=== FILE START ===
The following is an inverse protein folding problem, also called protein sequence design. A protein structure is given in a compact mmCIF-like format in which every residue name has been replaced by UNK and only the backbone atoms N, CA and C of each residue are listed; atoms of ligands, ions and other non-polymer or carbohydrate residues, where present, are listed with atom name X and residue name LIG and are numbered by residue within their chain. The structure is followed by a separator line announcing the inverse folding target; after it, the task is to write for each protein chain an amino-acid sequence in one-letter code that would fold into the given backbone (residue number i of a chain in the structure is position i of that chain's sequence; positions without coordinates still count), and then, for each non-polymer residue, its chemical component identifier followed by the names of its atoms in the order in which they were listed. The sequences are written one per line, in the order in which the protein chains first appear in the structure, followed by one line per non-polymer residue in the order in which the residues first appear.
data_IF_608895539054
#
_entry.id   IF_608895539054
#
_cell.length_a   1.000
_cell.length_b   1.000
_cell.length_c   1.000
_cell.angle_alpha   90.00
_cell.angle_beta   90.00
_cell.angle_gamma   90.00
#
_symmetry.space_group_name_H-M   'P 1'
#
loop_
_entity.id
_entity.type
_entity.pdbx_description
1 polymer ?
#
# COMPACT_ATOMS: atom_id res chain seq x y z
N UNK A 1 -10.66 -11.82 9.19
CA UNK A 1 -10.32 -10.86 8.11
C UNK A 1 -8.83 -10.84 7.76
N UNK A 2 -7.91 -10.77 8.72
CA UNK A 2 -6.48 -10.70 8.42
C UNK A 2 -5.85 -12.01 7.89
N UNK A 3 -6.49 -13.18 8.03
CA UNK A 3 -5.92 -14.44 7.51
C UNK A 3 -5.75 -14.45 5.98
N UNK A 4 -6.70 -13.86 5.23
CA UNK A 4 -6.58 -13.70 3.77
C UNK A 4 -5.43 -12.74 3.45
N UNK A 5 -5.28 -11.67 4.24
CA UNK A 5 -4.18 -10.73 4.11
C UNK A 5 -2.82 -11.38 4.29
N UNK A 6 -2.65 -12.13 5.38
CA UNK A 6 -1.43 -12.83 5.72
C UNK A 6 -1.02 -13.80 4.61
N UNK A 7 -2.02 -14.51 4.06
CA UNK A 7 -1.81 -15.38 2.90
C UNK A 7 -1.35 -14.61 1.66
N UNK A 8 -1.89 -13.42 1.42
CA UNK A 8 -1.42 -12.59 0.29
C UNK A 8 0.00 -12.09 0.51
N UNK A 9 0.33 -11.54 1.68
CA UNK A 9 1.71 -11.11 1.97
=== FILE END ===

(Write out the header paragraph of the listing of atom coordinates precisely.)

The following is an inverse protein folding problem, also called protein sequence design. A protein structure is given in a compact mmCIF-like format in which every residue name has been replaced by UNK and only the backbone atoms N, CA and C of each residue are listed; atoms of ligands, ions and other non-polymer or carbohydrate residues, where present, are listed with atom name X and residue name LIG and are numbered by residue within their chain. The structure is followed by a separator line announcing the inverse folding target; after it, the task is to write for each protein chain an amino-acid sequence in one-letter code that would fold into the given backbone (residue number i of a chain in the structure is position i of that chain's sequence; positions without coordinates still count), and then, for each non-polymer residue, its chemical component identifier followed by the names of its atoms in the order in which they were listed. The sequences are written one per line, in the order in which the protein chains first appear in the structure, followed by one line per non-polymer residue in the order in which the residues first appear.